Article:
King's Principal's message to the community on Veritas event
January 16, 2020
To the King's Community,
The Veritas series for Faith and Culture is an important speaker series at King’s organized by King’s Campus Ministry. The mission of the series is to “endeavor to foster learning and dialogue by gathering our community together, as we seek to live lives of faith and justice.” We have had some remarkable speakers on campus via this series, including, but not limited to, Senator Murray Sinclair on "The Future of Truth and Reconciliation" and Father James Martin on "Showing Respect and Welcome to LGBT People in the Church."
Veritas helps us, as a community, discuss uncomfortable truths. This is vital to our life as a Catholic university. Through this series we create space for open discussion, debate and dialogue.
Most recently, the Veritas event of the screening of the film Unplanned was an attempt to address the polarizing issue of abortion. Showing this film is consistent with King’s mission to be a place where controversial topics can be presented and discussed. King’s, like any other university, is where challenging political, social, and religious topics can be discussed in an environment that is respectful and safe. Open dialogue and debate about uncomfortable truths is part of our mission. We are not advocating for any side of this debate but rather being a vehicle for the conversation.
Uncomfortable truth discussions are not designed to make people feel badly or hurt. I regret that people in our community have experienced anxiety, stress and frustration as a function of this event. As Principal, I take responsibility for this and will strive to create a more open format for future events.
A peaceful and respectful demonstration was staged by some of our students and faculty as well as members of ProChoice London before the film was shown. People were invited to participate before, during, or in the discussion period after film screening. For example, the protestors used space on campus to make their protest signs prior to the event. They also came inside the Student Life Centre (without signs or chanting) during the screening.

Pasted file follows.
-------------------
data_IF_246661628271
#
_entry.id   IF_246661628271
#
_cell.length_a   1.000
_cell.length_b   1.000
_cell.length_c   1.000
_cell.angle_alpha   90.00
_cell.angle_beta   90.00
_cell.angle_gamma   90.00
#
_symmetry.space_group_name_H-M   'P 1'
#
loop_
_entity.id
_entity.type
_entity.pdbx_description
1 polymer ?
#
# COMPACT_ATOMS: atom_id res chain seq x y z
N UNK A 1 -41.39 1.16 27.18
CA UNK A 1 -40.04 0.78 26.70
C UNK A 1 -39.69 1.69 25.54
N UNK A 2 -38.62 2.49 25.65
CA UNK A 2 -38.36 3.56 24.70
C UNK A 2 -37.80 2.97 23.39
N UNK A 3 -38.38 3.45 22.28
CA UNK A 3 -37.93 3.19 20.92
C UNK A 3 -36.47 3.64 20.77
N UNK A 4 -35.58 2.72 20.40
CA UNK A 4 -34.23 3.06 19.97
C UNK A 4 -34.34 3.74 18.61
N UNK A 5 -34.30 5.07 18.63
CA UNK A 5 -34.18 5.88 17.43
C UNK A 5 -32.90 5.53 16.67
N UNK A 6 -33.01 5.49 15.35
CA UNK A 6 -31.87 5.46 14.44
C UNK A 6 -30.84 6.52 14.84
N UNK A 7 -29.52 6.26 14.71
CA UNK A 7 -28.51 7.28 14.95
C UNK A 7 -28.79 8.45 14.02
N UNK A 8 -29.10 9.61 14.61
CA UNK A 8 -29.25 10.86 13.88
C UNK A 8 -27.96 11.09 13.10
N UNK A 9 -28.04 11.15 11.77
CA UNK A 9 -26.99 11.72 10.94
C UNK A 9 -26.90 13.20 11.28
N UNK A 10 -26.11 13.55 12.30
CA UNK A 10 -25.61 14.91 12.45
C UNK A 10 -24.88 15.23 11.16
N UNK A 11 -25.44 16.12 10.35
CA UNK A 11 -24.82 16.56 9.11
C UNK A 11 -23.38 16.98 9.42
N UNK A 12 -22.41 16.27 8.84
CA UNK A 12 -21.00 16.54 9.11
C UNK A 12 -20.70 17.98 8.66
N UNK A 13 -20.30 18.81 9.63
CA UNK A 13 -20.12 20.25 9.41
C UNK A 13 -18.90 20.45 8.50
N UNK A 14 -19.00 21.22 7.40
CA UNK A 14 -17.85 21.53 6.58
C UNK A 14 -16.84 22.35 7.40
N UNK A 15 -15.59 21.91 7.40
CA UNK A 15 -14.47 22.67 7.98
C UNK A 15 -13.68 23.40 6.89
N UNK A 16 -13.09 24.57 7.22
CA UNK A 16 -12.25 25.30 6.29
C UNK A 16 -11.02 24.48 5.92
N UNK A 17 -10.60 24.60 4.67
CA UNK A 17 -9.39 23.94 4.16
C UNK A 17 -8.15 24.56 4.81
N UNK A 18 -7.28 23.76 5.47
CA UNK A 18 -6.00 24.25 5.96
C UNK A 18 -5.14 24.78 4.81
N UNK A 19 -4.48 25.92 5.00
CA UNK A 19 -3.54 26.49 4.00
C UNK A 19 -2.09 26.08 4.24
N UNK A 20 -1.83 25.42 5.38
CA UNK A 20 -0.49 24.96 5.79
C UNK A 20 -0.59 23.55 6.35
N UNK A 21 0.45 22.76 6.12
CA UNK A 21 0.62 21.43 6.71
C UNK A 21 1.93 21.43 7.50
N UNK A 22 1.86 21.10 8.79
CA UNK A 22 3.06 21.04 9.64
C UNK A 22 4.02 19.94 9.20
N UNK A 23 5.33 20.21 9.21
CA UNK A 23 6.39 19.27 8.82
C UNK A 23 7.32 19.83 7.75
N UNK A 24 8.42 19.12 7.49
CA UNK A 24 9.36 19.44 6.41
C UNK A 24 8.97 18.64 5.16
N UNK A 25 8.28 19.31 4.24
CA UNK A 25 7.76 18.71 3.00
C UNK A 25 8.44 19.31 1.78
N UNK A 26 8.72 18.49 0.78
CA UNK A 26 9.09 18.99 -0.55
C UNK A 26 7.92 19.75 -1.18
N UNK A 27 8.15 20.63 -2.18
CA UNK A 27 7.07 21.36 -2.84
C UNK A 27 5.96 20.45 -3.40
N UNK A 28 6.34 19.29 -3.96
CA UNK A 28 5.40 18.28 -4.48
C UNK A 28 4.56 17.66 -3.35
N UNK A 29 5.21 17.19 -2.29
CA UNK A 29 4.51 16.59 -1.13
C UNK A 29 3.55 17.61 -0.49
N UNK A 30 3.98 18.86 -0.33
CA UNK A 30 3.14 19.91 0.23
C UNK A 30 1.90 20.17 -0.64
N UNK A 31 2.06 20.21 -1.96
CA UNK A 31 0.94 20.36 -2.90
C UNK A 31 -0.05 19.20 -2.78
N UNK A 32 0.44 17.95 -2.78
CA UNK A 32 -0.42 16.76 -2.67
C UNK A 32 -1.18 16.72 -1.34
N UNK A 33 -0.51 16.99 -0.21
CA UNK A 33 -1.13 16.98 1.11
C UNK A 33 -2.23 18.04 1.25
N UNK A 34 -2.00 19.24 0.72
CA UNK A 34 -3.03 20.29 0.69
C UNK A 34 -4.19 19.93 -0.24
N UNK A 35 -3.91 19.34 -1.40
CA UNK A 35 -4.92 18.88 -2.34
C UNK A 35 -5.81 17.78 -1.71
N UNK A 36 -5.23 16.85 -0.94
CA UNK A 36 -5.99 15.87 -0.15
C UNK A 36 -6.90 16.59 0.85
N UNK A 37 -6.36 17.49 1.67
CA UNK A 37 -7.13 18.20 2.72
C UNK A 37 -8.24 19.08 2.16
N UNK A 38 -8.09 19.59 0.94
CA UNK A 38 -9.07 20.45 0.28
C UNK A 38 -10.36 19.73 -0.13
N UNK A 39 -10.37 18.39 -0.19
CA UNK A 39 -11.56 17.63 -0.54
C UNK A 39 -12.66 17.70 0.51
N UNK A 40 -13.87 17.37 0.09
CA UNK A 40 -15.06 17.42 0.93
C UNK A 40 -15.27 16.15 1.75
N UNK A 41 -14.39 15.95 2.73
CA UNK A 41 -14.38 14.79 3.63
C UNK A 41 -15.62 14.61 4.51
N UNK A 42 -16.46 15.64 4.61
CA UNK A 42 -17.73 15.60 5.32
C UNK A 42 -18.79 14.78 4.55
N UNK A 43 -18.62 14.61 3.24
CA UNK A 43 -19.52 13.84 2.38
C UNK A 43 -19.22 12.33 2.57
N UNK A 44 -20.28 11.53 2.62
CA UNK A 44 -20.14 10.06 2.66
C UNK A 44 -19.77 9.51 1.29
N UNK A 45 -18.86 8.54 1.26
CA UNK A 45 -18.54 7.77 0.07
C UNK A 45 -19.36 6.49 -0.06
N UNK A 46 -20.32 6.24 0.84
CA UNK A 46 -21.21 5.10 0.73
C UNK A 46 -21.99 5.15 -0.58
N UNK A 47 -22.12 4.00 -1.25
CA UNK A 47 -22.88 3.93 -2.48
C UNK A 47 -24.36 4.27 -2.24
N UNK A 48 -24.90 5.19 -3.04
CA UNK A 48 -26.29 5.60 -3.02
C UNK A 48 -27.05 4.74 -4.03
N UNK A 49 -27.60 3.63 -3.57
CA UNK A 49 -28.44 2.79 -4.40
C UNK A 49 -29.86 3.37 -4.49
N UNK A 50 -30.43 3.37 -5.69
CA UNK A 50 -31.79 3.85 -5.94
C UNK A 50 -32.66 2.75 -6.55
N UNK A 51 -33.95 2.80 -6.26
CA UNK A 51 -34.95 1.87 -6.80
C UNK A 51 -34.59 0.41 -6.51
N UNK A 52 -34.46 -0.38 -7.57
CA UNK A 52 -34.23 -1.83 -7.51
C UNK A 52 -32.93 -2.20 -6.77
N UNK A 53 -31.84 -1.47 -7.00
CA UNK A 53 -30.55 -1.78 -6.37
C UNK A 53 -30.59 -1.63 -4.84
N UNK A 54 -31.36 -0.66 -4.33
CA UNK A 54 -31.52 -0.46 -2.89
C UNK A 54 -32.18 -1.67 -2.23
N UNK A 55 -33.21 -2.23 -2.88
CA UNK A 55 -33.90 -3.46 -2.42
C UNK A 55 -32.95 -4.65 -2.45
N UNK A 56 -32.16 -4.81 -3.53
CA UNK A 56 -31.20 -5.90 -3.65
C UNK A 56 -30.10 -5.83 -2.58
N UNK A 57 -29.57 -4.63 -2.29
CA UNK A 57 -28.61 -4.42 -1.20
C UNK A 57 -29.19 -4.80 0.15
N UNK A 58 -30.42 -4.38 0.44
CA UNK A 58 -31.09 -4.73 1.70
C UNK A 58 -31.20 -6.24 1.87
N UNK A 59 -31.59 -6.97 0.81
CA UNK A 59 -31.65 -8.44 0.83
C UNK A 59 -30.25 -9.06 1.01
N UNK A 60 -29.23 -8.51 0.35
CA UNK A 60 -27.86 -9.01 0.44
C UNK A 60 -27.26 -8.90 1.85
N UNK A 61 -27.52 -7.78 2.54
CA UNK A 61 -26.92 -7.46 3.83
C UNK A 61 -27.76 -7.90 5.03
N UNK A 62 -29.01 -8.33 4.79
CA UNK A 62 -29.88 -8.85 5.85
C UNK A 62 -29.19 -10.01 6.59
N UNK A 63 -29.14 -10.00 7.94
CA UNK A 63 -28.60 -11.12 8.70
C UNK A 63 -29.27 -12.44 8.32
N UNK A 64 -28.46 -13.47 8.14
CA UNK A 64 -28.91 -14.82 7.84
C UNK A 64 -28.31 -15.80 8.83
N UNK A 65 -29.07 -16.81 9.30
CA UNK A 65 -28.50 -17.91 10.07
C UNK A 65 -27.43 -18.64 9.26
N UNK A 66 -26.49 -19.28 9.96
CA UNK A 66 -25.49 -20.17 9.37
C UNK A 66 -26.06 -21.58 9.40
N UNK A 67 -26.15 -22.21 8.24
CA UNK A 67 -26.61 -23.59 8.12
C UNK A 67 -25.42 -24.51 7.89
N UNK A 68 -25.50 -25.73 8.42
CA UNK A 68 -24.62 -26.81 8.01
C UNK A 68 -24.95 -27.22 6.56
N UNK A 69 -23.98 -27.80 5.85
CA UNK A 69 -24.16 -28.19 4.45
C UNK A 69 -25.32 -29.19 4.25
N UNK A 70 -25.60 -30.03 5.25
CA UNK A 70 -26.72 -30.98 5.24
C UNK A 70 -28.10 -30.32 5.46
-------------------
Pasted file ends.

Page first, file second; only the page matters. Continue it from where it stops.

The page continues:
Security, including campus police, was present as it was for other speakers in the series, including Father James Martin.
We were creating a space for different points of view by screening the film. We did this by:
- Allowing both sides to participate in a discussion after the film and preventing no one from speaking during the open dialogue.
- Engaging students in more thoughtful conversations.
- Taking on difficult issues.
There was some confusion generated in the media between where King’s stands and where Campus Ministry stands on issues such as abortion. The presentation of the film and the belief of life beginning at conception is the stance of Campus Ministry and not of King’s as a whole. King’s employees, faculty and students do not need to prescribe to the tenets of the Catholic Church. King’s does not have a position on abortion.
Moving forward, to foster greater consultation within the community, I am asking the Religious Life committee, which includes students, faculty and staff, to explore how this group might be reorganized to support the work of Campus Ministry and the College as a whole.
We are a warm and welcoming academic community with a mandate to challenge the status quo. We provide the opportunity for our students to be engaged with many different perspectives which foster intellectual growth and cognitive moral development. Therefore, we will endeavor to continue to bring challenging and thought-provoking speakers to our campus where respectful debate and dialogue is encouraged.
Many of you have also expressed to me your concerns about ProLife demonstrations at the Epworth Ave. crosswalk. Those demonstrations occur on public property and are monitored by Campus Police. We do not endorse those demonstrations. They occur on the city sidewalk as well as on public property near Western and Victoria Hospital. As part of a free society, these demonstrators must abide by local laws. Further to this issue, we are creating rules of protest for the King’s campus.
Thank you in advance of your contributions to our community and I look forward to being stronger together as we build a campus where everyone has a voice.
David C. Malloy, PhD
Principal, King's University College